Peace Corps - Teaching English as a 2nd Language
We made using the Peace Corps - Teaching English as a 2nd Language material easier to use and more effective. You can now read the ebook (in the pane on the left), listen to the audio (pane to the right) and practice your pronunciation (use on the Pronunciation Tool tab on right) all at the same time.
The Peace Corps - Teaching English as a 2nd Language material can be used both as a self-guided course or with the Skype English lessons of a qualified English tutor.NOTE: Some of these ebooks are quite large and may take a minute to fully load.
NOTE: To read the file, listen to the audios and use the pronunciation tab on your computer or device you need to have a PDF reader and a modern browser.
If you have the missing audios for this course please contact email@example.com so we can make them available to everybody.
TEFL/TESL: Teaching English as a Foreign or Second Language is for Volunteers who are currently teaching or who are about to teach English. It is a practical guide for the classroom teacher. The manual describes procedures and offers sample exercises and activities for:
- a wide range of listening, speaking, reading, and writing skills
- whole-class, small-group, and individual participation
- classroom testing and preparing students for national examinations It covers a great variety of teaching situations:
- primary and secondary schools and college
- the office or workplace
- school and work settings which have limited facilities for instruction and those which provide ample support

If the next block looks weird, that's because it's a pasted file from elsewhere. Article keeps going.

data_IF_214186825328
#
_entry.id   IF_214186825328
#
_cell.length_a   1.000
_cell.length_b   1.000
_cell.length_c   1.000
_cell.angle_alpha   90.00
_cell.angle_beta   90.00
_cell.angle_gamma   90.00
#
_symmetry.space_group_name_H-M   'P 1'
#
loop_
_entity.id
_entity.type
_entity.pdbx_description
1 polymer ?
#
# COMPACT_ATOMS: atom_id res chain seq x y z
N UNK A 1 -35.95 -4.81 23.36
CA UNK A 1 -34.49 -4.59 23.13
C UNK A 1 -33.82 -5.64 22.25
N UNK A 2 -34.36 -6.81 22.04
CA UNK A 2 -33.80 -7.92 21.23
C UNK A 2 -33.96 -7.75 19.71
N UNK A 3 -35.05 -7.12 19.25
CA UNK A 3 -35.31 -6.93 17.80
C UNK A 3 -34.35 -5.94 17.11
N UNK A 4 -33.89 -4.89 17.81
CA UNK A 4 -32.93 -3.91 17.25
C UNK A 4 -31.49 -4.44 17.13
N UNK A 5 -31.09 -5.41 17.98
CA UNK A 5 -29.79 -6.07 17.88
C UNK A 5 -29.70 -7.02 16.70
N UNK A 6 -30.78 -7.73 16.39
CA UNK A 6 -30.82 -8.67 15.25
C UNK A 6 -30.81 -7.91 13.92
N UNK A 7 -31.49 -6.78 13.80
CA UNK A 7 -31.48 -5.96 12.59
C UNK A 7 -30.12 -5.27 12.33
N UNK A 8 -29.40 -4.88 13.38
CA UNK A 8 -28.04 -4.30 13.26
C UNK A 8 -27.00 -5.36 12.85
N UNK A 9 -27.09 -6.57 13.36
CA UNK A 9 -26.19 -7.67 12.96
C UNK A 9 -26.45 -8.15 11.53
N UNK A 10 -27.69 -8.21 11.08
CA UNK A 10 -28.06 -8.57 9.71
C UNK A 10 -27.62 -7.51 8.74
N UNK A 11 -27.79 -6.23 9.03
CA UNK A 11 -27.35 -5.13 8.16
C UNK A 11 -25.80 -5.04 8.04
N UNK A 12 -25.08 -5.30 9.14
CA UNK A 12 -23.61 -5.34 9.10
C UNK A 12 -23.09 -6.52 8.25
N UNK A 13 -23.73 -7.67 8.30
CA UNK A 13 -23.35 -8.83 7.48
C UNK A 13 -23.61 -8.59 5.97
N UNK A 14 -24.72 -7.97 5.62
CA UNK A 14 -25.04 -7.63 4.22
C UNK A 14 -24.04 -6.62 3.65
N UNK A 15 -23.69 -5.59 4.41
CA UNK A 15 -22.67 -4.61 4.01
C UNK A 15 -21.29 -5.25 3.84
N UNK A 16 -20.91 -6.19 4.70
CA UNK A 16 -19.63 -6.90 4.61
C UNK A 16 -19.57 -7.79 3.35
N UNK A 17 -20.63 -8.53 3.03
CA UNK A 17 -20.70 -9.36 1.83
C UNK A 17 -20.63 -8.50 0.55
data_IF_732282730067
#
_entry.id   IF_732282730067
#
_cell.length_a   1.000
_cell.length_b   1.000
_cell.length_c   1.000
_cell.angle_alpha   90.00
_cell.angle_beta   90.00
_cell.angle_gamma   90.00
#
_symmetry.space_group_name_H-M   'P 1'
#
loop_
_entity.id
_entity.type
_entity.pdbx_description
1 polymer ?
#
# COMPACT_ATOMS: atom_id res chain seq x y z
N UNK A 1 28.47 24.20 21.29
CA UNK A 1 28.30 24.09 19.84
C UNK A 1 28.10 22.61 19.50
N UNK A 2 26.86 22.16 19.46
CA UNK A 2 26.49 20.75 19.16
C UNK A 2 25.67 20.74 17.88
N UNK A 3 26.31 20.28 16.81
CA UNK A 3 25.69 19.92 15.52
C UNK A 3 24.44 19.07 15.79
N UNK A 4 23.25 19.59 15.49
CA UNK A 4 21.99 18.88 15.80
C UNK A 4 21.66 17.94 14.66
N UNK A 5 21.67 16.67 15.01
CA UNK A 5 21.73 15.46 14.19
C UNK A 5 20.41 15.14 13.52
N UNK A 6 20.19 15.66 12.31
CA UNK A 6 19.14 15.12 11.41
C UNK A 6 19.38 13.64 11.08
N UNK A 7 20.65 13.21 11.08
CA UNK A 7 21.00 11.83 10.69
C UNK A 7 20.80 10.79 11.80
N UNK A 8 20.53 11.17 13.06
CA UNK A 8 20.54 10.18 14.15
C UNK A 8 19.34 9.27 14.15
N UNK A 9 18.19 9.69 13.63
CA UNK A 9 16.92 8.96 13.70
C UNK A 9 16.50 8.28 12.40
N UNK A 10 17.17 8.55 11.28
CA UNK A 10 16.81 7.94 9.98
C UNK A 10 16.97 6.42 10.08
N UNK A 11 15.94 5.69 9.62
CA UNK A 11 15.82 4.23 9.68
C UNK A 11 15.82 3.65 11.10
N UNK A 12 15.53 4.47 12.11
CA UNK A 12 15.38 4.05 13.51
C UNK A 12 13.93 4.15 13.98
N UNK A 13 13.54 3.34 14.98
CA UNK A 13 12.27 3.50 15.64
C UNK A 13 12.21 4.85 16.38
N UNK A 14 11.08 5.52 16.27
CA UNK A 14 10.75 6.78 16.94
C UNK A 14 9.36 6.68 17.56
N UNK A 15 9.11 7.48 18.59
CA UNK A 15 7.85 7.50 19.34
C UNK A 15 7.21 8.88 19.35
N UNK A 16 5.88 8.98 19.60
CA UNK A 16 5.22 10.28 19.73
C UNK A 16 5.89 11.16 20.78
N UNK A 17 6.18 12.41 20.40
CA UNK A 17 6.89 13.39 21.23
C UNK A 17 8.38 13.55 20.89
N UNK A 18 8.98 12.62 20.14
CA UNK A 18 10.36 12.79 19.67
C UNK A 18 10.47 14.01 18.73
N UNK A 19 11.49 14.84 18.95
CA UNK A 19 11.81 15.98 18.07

- any geographical or cultural setting where Peace Corps Volunteers may be found
You may already have training in the teaching of English, or your specialty may be in another technical area. Regardless of whether you are an old hand or a newcomer, this manual was written for you. Clear directions are given for presenting the sample exercises. Possible problems are anticipated. Where different approaches and techniques of teaching are discussed, the reasons for using them are explained. In short, both experienced and novice teachers will be able to use the manual with confidence. When
English is an Indo-European language, and belongs to the West Germanic group of the Germanic languages. Most closely related to English are the Frisian languages, and English and Frisian form the Anglo-Frisian subgroup within West Germanic. Old Saxon and its descendent Low German languages are also closely related, and sometimes Low German, English, and Frisian are grouped together as the Ingvaeonic or North Sea Germanic languages. Modern English descends from Middle English, which in turn descends from Old English. Particular dialects of Old and Middle English also developed into a number of other English (Anglic) languages, including Scots and the extinct Fingallian and Forth and Bargy (Yola) dialects of Ireland. English is classified as a Germanic language because it shares new language features (different from other Indo-European languages) with other Germanic languages such as Dutch, German, and Swedish. These shared innovations show that the languages have descended from a single common ancestor, which linguists call Proto-Germanic. Some shared features of Germanic languages are the use of modal verbs, the division of verbs into strong and weak classes, and the sound changes affecting Proto-Indo-European consonants, known as Grimm's and Verner's laws. Through Grimm's law, the word for foot begins with /f/ in Germanic languages, but its cognates in other Indo-European languages begin with /p/. English is classified as an Anglo-Frisian language because Frisian and English share other features, such as the palatalisation of consonants that were velar consonants in Proto-Germanic.
English is spoken in: United States, United Kingdom, Australia, Canada
English is also called: Inglés, Anglais, Inglese, Inglês, Ingilizce, Anglicus